ATD was the treatment modality mostly used for Graves’ disease in our center. It resulted in a remission rate of 53%, which is higher than national studies and comparable to the results from the Mayo Clinic. The rate of remission post RAI ablation was as high as 95% and that was comparable with local and international studies. However, the rate of hypothyroidism post RAI was much higher in comparison to both national and international studies. The remission rate for patients that failed first-line treatment and received RAI ablation as a second line was 78.6%.


References

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Original article
peer-reviewed

Comparison Between the Treatment Modalities for Graves' Disease at King Abdulaziz Medical City, Jeddah


Author Information

Hawazen A. Zarif Corresponding Author

Medicine / Endocrinology, Ministry of the National Guard - Health Affairs, King Abdullah International Medical Research Center, Jeddah, SAU

Medicine / Endocrinology, King Saud Bin Abdulaziz University for Health Sciences, Jeddah, SAU

Sultan S. Alam

Internal Medicine, King Saud Bin Abdulaziz University for Health Sciences / King Abdulaziz Medical City, Ministry of National Guard Health Affairs, Jeddah, SAU

Abdulrahman Baashar

Internal Medicine, King Saud Bin Abdulaziz University for Health Sciences, Jeddah, SAU

Abdulaziz Alsharif

Internal Medicine, King Saud Bin Abdulaziz University for Health Sciences / King Abdullah International Medical Research Center / King Abdulaziz Medical City, Jeddah, SAU

Mashael Alhilabi

Internal Medicine / Endocrinology, King Abdulaziz Medical City / King Abdullah International Medical Research Center, Jeddah, SAU


Ethics Statement and Conflict of Interest Disclosures

Human subjects: Consent was obtained by all participants in this study. King Abdullah Medical Research Center (KAIMRC) issued approval SP17/445/J. The research proposal was approved by the IRB/ethics committee at KAIMRC. Animal subjects: All authors have confirmed that this study did not involve animal subjects or tissue. Conflicts of interest: In compliance with the ICMJE uniform disclosure form, all authors declare the following: Payment/services info: All authors have declared that no financial support was received from any organization for the submitted work. Financial relationships: All authors have declared that they have no financial relationships at present or within the previous three years with any organizations that might have an interest in the submitted work. Other relationships: All authors have declared that there are no other relationships or activities that could appear to have influenced the submitted work.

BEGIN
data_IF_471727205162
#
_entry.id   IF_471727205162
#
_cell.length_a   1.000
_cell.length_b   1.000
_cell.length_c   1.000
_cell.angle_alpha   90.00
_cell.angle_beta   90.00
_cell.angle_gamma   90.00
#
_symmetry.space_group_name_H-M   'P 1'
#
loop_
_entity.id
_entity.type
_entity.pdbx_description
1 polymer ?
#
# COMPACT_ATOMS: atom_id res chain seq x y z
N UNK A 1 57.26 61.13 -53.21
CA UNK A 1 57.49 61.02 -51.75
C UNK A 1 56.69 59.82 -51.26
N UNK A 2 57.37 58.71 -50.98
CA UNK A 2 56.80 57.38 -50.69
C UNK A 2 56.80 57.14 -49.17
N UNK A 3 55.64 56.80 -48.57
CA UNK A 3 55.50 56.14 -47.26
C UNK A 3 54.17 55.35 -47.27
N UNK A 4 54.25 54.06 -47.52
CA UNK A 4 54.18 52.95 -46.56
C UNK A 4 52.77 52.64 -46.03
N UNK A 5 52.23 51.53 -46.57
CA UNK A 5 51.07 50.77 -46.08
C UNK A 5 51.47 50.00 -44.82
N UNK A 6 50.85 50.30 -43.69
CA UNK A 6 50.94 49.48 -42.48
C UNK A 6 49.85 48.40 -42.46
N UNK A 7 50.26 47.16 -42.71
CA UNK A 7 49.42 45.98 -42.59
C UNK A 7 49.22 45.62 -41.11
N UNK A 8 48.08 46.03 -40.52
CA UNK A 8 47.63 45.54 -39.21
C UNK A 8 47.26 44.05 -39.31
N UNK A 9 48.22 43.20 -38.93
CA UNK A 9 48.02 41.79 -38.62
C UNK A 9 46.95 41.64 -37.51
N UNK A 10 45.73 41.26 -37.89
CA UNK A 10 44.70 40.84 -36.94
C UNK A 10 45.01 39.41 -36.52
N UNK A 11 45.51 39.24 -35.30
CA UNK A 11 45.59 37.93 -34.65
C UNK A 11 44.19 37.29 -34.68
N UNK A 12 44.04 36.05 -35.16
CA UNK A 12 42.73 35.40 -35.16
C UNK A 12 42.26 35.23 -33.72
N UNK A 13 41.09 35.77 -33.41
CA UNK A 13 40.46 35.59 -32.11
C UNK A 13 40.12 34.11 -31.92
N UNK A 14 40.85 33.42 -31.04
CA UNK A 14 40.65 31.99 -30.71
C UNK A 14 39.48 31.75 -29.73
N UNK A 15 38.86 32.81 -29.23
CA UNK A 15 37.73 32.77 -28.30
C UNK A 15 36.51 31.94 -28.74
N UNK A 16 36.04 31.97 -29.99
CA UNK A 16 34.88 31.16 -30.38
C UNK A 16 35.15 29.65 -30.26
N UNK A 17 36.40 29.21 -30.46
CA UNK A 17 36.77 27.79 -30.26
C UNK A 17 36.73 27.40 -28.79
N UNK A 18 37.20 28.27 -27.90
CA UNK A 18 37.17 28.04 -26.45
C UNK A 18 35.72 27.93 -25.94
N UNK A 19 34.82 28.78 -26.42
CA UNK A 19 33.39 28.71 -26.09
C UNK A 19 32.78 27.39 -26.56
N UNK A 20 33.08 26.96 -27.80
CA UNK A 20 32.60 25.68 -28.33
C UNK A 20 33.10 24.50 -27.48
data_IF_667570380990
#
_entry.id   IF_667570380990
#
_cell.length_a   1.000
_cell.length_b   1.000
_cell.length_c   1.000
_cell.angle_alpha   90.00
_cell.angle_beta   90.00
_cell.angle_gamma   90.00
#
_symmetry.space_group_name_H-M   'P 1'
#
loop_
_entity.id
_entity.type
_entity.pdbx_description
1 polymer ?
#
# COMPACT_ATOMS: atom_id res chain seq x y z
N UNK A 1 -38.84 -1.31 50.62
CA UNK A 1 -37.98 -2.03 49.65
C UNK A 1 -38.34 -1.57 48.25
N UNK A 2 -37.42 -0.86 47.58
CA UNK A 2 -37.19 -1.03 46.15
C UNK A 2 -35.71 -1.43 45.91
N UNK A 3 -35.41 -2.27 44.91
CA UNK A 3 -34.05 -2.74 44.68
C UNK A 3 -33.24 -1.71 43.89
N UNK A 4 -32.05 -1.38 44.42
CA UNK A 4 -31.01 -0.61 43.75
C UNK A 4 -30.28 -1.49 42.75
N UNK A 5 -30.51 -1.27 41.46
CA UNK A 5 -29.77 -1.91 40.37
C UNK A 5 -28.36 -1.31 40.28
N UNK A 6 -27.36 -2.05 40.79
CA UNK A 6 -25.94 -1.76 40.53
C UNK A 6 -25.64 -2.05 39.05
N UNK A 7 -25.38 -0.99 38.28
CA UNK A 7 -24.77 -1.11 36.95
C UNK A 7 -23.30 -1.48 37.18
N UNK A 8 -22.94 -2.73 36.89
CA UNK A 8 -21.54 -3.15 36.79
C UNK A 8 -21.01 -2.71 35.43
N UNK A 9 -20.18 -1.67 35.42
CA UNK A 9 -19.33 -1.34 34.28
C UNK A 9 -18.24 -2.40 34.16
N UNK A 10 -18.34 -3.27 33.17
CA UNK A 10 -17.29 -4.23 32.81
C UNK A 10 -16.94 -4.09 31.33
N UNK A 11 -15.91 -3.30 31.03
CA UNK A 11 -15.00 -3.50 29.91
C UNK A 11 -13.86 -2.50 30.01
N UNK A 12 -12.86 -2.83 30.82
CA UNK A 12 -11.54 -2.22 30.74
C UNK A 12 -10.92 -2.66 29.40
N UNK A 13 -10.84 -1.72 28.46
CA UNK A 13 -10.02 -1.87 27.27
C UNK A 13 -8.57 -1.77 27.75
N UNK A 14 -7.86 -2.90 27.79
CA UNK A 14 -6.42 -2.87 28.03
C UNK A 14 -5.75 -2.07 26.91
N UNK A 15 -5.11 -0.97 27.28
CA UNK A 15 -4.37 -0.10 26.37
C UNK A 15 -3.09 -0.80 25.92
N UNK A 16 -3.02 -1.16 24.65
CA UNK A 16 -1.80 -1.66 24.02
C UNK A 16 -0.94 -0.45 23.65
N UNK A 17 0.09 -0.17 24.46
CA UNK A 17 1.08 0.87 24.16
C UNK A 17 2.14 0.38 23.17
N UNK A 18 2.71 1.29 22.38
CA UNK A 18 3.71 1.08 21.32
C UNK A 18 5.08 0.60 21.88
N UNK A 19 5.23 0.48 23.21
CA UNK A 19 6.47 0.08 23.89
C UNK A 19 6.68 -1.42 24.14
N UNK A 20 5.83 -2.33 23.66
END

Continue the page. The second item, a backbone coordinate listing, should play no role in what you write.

Acknowledgements

We would like to express our sincere gratitude to Dr. Waleed Wadea Khayyat for his assistance in statistical analysis and to Dr. Hend Alzanbaghy for her assistance in reviewing the manuscript.


Original article
peer-reviewed

Comparison Between the Treatment Modalities for Graves' Disease at King Abdulaziz Medical City, Jeddah